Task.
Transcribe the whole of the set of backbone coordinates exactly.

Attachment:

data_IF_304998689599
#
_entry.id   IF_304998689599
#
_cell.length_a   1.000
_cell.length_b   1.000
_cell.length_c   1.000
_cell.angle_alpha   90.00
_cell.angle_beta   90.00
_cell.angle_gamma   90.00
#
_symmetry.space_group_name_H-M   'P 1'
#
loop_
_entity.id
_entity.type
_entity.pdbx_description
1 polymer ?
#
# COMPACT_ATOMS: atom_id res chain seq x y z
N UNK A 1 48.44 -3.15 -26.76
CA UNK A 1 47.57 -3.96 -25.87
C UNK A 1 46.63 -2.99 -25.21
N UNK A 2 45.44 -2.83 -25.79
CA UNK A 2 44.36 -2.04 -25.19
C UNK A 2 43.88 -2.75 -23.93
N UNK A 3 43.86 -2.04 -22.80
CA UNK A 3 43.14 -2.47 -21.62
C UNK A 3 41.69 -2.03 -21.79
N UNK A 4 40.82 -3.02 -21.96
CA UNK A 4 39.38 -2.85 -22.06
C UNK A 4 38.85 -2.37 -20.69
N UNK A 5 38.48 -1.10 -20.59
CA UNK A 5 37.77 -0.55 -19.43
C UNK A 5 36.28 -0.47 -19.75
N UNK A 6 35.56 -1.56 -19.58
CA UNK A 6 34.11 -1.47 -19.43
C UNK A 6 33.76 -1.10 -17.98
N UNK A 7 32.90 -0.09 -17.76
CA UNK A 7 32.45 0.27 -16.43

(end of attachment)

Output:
data_IF_304998689599
#
_entry.id   IF_304998689599
#
_cell.length_a   1.000
_cell.length_b   1.000
_cell.length_c   1.000
_cell.angle_alpha   90.00
_cell.angle_beta   90.00
_cell.angle_gamma   90.00
#
_symmetry.space_group_name_H-M   'P 1'
#
loop_
_entity.id
_entity.type
_entity.pdbx_description
1 polymer ?
#
# COMPACT_ATOMS: atom_id res chain seq x y z
N UNK A 1 48.44 -3.15 -26.76
CA UNK A 1 47.57 -3.96 -25.87
C UNK A 1 46.63 -2.99 -25.21
N UNK A 2 45.44 -2.83 -25.79
CA UNK A 2 44.36 -2.04 -25.19
C UNK A 2 43.88 -2.75 -23.93
N UNK A 3 43.86 -2.04 -22.80
CA UNK A 3 43.14 -2.47 -21.62
C UNK A 3 41.69 -2.03 -21.79
N UNK A 4 40.82 -3.02 -21.96
CA UNK A 4 39.38 -2.85 -22.06
C UNK A 4 38.85 -2.37 -20.69
N UNK A 5 38.48 -1.10 -20.59
CA UNK A 5 37.77 -0.55 -19.43
C UNK A 5 36.28 -0.47 -19.75
N UNK A 6 35.56 -1.56 -19.58
CA UNK A 6 34.11 -1.47 -19.43
C UNK A 6 33.76 -1.10 -17.98
N UNK A 7 32.90 -0.09 -17.76
CA UNK A 7 32.45 0.27 -16.43